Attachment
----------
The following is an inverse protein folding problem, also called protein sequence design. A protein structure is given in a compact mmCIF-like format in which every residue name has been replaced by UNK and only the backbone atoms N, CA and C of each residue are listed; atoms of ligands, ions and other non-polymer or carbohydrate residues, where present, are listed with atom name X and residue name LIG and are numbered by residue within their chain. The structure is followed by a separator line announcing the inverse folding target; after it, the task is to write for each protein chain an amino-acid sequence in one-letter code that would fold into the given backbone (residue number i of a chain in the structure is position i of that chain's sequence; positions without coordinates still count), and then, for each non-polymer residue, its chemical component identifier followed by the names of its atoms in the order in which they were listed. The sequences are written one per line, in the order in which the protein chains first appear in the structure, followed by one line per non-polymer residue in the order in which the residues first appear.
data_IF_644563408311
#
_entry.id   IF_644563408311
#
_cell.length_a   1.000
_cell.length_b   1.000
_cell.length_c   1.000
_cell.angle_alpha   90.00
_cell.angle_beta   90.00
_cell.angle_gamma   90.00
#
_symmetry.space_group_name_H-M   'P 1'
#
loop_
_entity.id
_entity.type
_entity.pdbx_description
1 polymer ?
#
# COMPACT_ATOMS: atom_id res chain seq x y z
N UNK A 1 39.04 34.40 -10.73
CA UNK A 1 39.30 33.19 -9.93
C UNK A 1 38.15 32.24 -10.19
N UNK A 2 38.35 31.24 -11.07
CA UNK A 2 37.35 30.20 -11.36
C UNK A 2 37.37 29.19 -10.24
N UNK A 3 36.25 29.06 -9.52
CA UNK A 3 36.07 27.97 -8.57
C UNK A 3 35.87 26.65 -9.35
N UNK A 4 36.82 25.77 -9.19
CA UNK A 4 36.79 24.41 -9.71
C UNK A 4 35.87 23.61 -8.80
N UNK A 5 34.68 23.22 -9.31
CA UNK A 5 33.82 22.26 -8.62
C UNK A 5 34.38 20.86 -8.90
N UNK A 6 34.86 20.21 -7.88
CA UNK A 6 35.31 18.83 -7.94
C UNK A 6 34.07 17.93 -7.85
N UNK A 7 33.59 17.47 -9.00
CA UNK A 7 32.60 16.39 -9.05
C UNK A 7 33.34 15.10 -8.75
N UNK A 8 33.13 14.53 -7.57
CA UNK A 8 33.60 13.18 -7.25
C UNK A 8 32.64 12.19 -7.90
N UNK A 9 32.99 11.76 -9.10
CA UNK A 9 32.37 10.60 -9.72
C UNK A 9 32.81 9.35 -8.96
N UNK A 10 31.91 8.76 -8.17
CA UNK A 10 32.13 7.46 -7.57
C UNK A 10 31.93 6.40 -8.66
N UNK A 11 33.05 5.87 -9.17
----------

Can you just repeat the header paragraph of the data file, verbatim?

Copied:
The following is an inverse protein folding problem, also called protein sequence design. A protein structure is given in a compact mmCIF-like format in which every residue name has been replaced by UNK and only the backbone atoms N, CA and C of each residue are listed; atoms of ligands, ions and other non-polymer or carbohydrate residues, where present, are listed with atom name X and residue name LIG and are numbered by residue within their chain. The structure is followed by a separator line announcing the inverse folding target; after it, the task is to write for each protein chain an amino-acid sequence in one-letter code that would fold into the given backbone (residue number i of a chain in the structure is position i of that chain's sequence; positions without coordinates still count), and then, for each non-polymer residue, its chemical component identifier followed by the names of its atoms in the order in which they were listed. The sequences are written one per line, in the order in which the protein chains first appear in the structure, followed by one line per non-polymer residue in the order in which the residues first appear.